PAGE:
Well, they do have the same management with Levity (Pablo Francisco, Jeff Dunham) and Judi Brown-Marmel. "Hmmm"
Are you happy, though? "I'm happy with exactly where I am on the grey stand-up margins of society. You don't need to be huge...It's one of those things. If you are huge, you need to second-guess what you're doing. I'd much rather be marginalized than be any of those fucking goofball acts. I'm not saying there's no room for them. It just makes you scared for humanity and feeling very, very alone on this planet."
Maybe that makes you even more vital now. "I'd much rather be a boring, mediocre artist and have more people be like me."
What about being more different? "I wish more people were into the shit that I were into. You don't want to be different. I want to be able to plug my iPod into a party and go more than two songs before people start leaving. Yes, that is the theme song to the NFL. I like it. Sometimes you wish you weren't the only one fucking laughing."
Is that how you feel living in southern Arizona? "I love it for what it is. But I think I'm going to make it part-time. There's no spark here. There's no creativity here. There's no fucking jokes being made. They're turquoise belt-buckle people here. There's no help developing a good fist-fuck joke on these people here." When he stays home, he says, "You do that for two or three months when you're taking down time, you just become fat. You learn why Middle America is the way it is. You learn why Wal-Mart becomes a part of the daily entertainment fabric of people's lives. I want to spend more of my off-time in Austin and other places. You know, get onstage, when it's not just workout shit, I can just think in that capacity. When you don't deal with people on a regular basis you forget why you developed...being funny serves a purpose socially, that's why you developed that. You wanted to fit in. You weren't a socially adept person. You weren't good looking, so that was your plumage...but you (the general you) don't need to be funny. It doesn't translate to the $32 dicks coming out to Comix."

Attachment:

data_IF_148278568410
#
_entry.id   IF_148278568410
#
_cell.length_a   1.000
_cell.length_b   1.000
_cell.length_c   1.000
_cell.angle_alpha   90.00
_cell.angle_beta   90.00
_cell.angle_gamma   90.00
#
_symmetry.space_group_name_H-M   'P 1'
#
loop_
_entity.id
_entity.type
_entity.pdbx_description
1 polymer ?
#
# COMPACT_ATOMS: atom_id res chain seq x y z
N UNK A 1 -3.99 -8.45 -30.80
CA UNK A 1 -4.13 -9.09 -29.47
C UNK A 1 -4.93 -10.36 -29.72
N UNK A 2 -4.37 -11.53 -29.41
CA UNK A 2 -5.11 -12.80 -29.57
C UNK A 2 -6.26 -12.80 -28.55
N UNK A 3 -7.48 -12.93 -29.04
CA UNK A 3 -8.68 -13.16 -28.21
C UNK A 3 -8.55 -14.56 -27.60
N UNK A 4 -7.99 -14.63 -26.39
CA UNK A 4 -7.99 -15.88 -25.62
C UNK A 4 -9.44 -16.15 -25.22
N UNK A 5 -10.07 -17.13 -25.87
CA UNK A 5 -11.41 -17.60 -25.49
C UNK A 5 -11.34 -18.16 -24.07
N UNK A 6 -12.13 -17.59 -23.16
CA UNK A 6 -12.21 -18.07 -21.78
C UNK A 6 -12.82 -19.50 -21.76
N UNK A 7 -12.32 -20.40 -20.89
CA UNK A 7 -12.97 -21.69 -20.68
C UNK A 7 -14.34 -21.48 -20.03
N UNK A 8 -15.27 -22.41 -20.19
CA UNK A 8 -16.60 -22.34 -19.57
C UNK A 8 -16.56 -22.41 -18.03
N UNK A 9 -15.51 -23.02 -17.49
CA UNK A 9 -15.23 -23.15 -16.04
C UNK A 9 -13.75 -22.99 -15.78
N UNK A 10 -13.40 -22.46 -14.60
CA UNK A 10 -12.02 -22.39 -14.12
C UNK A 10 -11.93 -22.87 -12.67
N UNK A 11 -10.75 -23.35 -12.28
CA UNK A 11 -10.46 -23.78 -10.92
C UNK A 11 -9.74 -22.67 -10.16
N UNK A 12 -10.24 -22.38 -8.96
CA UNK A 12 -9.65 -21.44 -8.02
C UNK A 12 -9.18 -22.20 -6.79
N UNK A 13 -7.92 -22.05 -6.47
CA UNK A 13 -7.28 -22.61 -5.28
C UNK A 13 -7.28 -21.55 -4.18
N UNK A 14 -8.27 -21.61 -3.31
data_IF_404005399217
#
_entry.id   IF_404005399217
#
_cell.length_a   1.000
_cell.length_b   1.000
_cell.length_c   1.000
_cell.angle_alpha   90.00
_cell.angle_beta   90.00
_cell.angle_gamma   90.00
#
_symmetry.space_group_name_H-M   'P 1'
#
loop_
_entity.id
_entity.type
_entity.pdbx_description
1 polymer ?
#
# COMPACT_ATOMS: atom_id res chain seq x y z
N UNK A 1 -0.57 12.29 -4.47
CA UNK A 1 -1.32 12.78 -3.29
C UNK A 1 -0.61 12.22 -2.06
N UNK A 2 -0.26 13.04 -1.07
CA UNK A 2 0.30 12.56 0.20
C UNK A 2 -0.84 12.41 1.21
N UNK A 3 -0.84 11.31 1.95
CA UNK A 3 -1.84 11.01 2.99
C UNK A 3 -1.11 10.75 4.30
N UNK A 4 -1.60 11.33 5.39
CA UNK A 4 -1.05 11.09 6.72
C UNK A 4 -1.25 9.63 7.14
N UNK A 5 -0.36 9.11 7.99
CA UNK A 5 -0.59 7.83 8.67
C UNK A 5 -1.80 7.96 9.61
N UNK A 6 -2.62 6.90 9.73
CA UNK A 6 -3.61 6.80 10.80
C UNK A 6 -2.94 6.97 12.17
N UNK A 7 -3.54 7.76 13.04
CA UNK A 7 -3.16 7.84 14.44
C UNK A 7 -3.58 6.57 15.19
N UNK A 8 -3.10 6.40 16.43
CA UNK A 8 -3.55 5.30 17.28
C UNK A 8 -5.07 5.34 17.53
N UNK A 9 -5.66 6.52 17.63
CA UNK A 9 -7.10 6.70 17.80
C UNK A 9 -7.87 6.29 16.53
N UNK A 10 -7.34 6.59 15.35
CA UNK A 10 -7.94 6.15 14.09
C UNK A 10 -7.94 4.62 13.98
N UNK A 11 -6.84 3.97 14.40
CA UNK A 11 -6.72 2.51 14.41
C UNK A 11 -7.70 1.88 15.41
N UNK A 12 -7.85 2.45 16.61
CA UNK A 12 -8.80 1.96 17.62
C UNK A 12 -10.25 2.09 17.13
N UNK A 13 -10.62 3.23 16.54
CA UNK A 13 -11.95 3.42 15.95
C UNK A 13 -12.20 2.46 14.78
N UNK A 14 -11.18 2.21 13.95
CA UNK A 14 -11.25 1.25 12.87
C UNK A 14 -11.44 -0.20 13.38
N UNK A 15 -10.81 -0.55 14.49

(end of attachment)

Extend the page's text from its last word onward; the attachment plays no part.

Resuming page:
Doug Stanhope joins Newswipe Charlie Brooker series returns next year
Controversial American stand-up Doug Stanhope is to join the team of Charlie Brooker’s Newswipe. BBC Four has ordered a second six-part series to air in January, promising an ‘impudent’ way news is presented to the public. Stanhope will be the programme’s US correspondent, covering ‘those stories that are driving him bonkers’, while journalists including Marina Hyde, Adam Curtis and Peter Oborne will also contribute.
Charlie Brooker says: ‘The return of Newswipe is both exciting and daunting, because it nearly killed me last time. Maybe this time it'll finish the job. It’s hard to say precisely what we'll be featuring, because I can’t predict the future, but hopefully we won't be picking apart coverage of either an intercontinental nuclear war or a global ebola outbreak. Whatever happens, we'll be staring at it with amusement and horror.’
GQ magazine once branded Stanhope ‘America’s most depraved man’, and his TV appearances in the UK have so far been limited to a Channel 4 Comedy Lab on immigration entitled Doug Stanhope: Go Home, an appearance on 8 Out Of 10 Cats, and a set on BBC Two's Live Floor Show, which he said he performed on ecstasy.
Master baiter Doug Stanhope's just screwing with you. Maybe.
By Jeremy Martin